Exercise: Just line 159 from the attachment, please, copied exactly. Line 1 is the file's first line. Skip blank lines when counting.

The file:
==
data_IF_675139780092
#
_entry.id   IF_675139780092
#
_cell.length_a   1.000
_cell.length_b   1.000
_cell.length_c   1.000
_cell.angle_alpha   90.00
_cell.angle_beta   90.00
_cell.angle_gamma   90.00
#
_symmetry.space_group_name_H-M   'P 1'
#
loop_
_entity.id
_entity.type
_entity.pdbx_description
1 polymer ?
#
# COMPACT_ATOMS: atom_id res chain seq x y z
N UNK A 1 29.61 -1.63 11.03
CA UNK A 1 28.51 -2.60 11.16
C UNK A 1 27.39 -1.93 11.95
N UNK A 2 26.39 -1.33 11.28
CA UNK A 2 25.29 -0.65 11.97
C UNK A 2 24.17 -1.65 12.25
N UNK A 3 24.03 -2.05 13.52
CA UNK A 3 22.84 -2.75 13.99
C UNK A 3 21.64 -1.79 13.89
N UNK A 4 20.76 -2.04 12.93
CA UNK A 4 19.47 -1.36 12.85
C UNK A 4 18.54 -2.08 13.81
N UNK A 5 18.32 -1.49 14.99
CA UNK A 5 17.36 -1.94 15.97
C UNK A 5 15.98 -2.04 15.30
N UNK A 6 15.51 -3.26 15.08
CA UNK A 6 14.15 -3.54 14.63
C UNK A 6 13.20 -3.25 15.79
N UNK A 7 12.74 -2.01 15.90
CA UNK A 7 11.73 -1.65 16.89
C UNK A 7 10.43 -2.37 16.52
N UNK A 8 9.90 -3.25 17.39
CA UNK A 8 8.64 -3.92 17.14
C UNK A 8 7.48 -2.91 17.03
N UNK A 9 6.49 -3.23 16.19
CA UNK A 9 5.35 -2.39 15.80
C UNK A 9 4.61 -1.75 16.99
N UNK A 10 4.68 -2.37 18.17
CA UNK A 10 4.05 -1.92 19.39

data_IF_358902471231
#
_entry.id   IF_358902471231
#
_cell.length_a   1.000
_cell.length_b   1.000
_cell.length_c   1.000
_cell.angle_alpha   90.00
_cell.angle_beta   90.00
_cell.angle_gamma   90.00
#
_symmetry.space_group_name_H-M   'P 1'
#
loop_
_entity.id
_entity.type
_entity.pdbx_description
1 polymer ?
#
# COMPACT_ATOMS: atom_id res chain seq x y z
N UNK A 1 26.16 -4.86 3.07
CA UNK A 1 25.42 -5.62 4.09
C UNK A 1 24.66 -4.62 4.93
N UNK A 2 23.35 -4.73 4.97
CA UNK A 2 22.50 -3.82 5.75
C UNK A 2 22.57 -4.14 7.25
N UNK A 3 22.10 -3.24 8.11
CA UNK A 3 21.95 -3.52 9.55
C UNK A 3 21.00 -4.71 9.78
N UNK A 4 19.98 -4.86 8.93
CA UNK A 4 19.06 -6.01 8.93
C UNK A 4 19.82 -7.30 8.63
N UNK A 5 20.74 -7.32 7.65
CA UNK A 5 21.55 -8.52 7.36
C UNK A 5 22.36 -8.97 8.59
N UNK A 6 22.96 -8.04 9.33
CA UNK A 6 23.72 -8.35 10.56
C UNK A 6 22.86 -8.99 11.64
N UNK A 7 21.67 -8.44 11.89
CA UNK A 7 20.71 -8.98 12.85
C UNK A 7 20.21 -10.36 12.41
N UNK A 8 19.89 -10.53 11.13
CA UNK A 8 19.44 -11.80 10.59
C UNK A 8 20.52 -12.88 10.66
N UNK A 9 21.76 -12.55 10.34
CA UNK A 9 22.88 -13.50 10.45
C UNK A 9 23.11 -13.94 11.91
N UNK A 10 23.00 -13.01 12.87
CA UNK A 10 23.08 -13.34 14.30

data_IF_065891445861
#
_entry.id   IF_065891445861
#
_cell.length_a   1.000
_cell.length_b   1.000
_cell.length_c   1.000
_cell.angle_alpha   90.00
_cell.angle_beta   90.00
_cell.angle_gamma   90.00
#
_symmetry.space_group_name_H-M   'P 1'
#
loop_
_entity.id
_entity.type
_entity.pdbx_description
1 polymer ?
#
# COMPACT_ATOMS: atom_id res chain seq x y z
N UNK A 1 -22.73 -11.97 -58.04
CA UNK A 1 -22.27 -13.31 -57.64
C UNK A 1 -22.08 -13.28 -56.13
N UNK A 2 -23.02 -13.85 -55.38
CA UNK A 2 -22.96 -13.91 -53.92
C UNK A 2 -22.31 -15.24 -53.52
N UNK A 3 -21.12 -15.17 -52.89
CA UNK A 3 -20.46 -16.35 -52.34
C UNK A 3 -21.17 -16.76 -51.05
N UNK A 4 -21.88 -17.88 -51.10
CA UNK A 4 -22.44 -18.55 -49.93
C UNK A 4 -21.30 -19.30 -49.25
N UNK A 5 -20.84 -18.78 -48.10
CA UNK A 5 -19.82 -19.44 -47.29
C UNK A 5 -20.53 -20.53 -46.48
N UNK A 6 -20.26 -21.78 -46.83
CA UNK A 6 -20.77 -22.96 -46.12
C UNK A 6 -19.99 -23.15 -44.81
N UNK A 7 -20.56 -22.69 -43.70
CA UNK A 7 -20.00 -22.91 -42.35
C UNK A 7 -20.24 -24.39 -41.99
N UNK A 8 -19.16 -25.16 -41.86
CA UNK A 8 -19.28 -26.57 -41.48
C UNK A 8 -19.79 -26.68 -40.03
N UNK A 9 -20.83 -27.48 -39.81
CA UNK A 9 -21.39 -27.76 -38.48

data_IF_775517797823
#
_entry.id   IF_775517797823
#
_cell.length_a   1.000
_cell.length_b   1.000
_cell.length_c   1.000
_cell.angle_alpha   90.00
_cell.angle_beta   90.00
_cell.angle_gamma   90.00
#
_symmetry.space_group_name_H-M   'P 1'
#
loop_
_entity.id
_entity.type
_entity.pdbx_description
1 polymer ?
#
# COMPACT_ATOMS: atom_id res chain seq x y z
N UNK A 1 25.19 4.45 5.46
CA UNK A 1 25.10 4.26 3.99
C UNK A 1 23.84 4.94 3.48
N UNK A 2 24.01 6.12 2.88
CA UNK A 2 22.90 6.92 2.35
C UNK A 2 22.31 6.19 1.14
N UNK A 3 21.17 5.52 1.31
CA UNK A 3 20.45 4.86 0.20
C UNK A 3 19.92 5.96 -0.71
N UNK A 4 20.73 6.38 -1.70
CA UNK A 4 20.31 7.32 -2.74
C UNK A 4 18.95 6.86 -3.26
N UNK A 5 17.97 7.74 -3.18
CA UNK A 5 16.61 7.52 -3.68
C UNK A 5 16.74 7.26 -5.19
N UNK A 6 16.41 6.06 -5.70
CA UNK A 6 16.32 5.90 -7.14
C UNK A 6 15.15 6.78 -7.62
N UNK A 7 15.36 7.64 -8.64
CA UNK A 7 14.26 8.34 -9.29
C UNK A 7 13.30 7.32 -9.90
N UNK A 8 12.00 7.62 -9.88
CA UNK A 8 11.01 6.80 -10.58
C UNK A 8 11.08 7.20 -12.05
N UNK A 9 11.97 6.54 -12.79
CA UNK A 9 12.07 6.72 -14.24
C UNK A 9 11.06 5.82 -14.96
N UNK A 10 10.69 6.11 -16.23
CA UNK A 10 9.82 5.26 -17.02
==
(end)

_entity.id